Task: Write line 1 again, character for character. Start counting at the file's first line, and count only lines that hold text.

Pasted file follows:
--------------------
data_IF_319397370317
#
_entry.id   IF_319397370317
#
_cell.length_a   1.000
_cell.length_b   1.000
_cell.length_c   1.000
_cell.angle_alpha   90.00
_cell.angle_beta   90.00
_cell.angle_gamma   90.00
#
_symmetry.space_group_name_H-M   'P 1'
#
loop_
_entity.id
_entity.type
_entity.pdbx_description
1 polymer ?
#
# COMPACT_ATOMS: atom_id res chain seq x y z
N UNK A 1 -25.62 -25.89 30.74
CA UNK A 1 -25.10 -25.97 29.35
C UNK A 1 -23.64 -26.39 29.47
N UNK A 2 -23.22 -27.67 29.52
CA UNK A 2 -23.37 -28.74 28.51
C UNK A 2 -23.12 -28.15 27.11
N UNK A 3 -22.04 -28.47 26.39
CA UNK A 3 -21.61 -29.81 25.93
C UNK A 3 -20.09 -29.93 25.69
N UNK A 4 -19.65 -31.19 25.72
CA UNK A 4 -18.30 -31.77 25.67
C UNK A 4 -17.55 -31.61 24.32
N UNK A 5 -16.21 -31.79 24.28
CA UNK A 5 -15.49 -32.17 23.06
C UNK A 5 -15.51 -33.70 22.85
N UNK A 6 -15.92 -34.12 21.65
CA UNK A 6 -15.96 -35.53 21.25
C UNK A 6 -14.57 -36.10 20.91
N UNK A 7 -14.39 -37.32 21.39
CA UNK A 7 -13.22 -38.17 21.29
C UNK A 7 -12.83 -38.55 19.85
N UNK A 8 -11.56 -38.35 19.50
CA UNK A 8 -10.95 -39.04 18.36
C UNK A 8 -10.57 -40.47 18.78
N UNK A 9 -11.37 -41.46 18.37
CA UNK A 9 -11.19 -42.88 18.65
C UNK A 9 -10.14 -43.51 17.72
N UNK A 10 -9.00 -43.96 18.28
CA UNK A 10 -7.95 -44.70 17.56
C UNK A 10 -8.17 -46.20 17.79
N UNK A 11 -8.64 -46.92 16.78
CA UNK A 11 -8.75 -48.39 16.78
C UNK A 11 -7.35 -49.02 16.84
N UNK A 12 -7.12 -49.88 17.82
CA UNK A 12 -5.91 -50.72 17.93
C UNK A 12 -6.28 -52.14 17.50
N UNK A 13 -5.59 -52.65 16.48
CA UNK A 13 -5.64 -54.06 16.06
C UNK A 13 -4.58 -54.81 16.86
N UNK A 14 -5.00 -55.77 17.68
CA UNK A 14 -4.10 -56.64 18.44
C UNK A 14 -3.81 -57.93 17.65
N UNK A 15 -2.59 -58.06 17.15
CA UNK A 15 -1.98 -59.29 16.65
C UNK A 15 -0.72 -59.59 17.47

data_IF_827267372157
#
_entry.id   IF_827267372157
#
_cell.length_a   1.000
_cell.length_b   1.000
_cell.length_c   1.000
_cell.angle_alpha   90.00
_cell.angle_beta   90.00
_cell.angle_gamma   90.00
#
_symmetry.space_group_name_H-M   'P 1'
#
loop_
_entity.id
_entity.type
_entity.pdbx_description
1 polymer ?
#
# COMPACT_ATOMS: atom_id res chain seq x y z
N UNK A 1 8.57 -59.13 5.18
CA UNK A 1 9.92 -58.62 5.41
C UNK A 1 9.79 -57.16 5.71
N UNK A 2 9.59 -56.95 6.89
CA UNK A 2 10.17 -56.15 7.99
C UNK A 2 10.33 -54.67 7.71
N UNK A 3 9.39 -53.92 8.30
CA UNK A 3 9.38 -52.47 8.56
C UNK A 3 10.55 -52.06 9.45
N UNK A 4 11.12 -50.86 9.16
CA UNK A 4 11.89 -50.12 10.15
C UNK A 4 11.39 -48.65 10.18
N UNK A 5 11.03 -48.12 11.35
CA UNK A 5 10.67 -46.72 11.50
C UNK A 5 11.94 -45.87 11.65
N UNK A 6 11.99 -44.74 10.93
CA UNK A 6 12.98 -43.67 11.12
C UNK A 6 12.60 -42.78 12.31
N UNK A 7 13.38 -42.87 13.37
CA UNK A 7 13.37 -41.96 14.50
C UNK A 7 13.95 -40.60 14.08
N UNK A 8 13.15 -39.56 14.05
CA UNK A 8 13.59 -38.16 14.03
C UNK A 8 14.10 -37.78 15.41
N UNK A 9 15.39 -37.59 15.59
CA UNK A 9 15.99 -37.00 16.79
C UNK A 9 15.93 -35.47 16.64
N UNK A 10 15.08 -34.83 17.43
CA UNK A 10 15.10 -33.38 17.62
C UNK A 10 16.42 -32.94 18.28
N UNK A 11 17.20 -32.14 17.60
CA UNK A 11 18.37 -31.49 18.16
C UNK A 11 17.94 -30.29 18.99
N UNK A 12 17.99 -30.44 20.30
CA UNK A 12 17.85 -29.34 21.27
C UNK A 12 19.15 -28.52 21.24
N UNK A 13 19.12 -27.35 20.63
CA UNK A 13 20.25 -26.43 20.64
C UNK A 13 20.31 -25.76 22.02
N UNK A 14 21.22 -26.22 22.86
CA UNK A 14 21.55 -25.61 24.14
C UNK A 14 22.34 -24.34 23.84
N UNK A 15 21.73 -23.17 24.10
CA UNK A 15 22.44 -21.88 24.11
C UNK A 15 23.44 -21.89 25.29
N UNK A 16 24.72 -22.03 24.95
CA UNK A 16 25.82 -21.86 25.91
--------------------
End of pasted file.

data_IF_319397370317